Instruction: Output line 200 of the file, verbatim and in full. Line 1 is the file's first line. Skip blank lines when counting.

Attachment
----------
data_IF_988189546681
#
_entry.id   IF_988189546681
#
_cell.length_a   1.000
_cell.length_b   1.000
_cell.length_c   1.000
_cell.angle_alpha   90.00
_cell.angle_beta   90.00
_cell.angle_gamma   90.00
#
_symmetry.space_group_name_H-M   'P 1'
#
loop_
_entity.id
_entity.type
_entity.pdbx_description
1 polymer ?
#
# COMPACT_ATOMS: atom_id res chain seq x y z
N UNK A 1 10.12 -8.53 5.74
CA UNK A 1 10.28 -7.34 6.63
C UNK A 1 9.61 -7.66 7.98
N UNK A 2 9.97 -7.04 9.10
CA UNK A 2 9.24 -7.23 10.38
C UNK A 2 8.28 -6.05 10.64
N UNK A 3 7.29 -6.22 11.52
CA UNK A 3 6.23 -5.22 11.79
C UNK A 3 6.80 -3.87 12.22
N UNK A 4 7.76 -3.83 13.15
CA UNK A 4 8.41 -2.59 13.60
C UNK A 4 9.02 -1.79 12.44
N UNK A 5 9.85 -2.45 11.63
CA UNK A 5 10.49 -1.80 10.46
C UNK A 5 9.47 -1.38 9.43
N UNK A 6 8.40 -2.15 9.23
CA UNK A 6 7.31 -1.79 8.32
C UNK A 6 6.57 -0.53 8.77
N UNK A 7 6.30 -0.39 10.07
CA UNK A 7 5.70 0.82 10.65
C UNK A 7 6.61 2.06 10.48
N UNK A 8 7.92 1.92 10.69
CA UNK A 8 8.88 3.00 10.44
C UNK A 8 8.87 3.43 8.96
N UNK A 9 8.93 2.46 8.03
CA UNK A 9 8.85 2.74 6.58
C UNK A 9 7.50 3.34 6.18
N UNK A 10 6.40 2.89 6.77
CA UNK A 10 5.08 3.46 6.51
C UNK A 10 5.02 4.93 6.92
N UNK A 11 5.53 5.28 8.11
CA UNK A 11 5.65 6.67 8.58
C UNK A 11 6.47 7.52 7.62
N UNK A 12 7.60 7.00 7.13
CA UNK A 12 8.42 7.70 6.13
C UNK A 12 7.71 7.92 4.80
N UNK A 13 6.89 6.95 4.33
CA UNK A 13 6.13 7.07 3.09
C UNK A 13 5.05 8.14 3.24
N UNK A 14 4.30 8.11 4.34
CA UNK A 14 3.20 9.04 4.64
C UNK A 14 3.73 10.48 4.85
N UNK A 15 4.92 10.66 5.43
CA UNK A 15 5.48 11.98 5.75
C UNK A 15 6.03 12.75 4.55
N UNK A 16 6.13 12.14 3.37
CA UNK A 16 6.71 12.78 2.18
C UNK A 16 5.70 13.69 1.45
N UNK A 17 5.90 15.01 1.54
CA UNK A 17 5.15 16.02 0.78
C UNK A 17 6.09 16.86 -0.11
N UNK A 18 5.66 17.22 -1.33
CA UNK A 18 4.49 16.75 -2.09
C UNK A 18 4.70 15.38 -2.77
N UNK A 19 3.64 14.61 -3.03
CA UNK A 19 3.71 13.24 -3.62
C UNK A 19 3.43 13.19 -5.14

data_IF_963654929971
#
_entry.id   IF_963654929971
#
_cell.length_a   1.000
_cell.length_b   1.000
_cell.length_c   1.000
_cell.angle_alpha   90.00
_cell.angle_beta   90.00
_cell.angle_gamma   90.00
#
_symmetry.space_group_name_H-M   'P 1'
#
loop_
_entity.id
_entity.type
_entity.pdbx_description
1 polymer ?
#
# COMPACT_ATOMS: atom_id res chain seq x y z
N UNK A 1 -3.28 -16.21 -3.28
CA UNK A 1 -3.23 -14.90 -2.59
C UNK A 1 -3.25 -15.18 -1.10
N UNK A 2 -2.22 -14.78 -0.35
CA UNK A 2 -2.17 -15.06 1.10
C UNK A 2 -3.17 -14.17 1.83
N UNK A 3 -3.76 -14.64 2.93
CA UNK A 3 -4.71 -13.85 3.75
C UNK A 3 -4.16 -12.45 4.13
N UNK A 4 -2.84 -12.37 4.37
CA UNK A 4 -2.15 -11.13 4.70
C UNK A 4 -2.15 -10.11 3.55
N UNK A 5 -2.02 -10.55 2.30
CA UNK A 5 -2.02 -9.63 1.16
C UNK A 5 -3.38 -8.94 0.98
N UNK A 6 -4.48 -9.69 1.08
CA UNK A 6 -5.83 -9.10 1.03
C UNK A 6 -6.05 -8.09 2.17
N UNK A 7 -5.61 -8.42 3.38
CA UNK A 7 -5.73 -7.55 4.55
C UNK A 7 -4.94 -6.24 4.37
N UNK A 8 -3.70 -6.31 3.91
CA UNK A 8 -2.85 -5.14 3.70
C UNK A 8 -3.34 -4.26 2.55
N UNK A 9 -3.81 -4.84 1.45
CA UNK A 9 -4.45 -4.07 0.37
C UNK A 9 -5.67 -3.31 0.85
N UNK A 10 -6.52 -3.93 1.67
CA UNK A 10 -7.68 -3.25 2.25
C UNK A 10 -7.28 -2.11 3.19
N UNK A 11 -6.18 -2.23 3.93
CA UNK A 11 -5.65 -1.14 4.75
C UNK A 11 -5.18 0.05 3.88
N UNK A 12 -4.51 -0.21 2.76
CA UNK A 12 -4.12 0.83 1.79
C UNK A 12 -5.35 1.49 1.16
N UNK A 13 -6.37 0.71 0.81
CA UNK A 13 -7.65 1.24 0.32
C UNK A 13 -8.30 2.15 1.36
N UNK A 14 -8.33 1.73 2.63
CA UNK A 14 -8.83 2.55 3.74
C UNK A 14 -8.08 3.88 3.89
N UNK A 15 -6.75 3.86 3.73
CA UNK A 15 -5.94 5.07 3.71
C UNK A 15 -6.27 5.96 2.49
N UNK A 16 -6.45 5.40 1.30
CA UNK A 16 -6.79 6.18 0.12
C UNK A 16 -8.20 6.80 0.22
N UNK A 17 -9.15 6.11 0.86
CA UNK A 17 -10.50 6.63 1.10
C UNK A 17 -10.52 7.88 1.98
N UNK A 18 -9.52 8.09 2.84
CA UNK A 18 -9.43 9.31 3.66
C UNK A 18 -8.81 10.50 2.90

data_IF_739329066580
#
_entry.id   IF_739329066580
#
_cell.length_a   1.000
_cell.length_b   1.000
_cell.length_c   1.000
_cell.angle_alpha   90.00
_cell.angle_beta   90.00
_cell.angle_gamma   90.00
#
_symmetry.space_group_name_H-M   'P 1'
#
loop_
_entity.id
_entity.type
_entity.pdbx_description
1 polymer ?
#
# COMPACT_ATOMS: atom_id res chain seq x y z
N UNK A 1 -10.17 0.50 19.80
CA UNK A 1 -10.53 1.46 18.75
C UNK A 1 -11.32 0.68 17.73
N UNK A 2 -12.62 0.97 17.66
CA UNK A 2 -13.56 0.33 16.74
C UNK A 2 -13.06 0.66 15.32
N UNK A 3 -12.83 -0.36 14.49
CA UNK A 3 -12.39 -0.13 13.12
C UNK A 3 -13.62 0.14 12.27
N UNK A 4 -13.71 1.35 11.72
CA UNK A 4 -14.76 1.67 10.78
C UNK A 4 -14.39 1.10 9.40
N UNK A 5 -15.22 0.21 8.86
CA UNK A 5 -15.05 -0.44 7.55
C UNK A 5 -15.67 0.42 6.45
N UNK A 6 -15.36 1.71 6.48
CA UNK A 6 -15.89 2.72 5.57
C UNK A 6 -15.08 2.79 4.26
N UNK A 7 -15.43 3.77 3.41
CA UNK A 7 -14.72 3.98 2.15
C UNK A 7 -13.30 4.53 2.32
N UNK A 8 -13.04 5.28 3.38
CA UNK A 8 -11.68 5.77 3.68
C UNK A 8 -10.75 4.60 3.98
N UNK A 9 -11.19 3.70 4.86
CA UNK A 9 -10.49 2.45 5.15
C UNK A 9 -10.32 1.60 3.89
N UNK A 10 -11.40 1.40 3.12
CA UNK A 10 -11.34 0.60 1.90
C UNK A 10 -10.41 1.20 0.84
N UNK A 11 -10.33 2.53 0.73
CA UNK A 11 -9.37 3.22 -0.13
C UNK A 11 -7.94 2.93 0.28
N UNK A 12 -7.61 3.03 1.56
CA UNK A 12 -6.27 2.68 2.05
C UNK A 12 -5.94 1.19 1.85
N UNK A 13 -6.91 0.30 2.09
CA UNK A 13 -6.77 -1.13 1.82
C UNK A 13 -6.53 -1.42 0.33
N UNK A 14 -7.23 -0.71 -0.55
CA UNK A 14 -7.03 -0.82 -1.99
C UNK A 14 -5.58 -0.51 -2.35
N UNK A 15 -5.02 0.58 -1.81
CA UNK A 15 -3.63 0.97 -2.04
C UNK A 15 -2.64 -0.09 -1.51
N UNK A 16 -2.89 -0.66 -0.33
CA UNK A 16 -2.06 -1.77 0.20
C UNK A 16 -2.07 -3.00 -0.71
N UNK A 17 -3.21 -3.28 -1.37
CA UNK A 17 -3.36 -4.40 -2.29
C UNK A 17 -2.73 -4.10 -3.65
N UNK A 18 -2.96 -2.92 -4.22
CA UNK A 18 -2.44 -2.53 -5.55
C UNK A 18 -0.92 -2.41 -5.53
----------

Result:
CA UNK A 10 -11.34 0.60 1.90